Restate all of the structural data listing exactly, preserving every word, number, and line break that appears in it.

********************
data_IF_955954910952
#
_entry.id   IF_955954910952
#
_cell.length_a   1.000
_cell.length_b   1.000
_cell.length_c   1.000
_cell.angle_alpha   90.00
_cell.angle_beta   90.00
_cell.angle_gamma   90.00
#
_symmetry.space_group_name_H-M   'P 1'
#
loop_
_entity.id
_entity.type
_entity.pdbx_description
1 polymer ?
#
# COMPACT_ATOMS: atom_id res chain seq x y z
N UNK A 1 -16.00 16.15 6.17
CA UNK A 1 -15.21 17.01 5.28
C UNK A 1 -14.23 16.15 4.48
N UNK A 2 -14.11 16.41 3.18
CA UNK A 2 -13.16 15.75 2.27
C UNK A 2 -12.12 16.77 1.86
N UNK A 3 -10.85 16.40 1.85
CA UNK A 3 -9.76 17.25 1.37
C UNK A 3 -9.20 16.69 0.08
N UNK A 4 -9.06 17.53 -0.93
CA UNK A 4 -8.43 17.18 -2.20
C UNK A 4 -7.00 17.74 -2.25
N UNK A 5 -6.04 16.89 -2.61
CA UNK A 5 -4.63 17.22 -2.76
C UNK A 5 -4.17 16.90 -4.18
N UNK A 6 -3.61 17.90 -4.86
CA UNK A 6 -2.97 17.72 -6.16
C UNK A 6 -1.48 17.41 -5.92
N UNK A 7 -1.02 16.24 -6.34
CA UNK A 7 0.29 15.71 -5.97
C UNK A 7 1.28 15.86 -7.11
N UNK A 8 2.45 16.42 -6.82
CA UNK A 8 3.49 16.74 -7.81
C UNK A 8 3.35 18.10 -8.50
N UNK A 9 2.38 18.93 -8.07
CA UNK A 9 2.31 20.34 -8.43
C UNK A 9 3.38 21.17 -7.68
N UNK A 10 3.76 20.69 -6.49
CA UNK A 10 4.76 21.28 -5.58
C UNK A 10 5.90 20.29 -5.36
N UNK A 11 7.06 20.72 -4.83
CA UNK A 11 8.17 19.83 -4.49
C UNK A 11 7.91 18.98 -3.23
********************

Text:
data_IF_955954910952
#
_entry.id   IF_955954910952
#
_cell.length_a   1.000
_cell.length_b   1.000
_cell.length_c   1.000
_cell.angle_alpha   90.00
_cell.angle_beta   90.00
_cell.angle_gamma   90.00
#
_symmetry.space_group_name_H-M   'P 1'
#
loop_
_entity.id
_entity.type
_entity.pdbx_description
1 polymer ?
#
# COMPACT_ATOMS: atom_id res chain seq x y z
N UNK A 1 -16.00 16.15 6.17
CA UNK A 1 -15.21 17.01 5.28
C UNK A 1 -14.23 16.15 4.48
N UNK A 2 -14.11 16.41 3.18
CA UNK A 2 -13.16 15.75 2.27
C UNK A 2 -12.12 16.77 1.86
N UNK A 3 -10.85 16.40 1.85
CA UNK A 3 -9.76 17.25 1.37
C UNK A 3 -9.20 16.69 0.08
N UNK A 4 -9.06 17.53 -0.93
CA UNK A 4 -8.43 17.18 -2.20
C UNK A 4 -7.00 17.74 -2.25
N UNK A 5 -6.04 16.89 -2.61
CA UNK A 5 -4.63 17.22 -2.76
C UNK A 5 -4.17 16.90 -4.18
N UNK A 6 -3.61 17.90 -4.86
CA UNK A 6 -2.97 17.72 -6.16
C UNK A 6 -1.48 17.41 -5.92
N UNK A 7 -1.02 16.24 -6.34
CA UNK A 7 0.29 15.71 -5.97
C UNK A 7 1.28 15.86 -7.11
N UNK A 8 2.45 16.42 -6.82
CA UNK A 8 3.49 16.74 -7.81
C UNK A 8 3.35 18.10 -8.50
N UNK A 9 2.38 18.93 -8.07
CA UNK A 9 2.31 20.34 -8.43
C UNK A 9 3.38 21.17 -7.68
N UNK A 10 3.76 20.69 -6.49
CA UNK A 10 4.76 21.28 -5.58
C UNK A 10 5.90 20.29 -5.36
N UNK A 11 7.06 20.72 -4.83
CA UNK A 11 8.17 19.83 -4.49
C UNK A 11 7.91 18.98 -3.23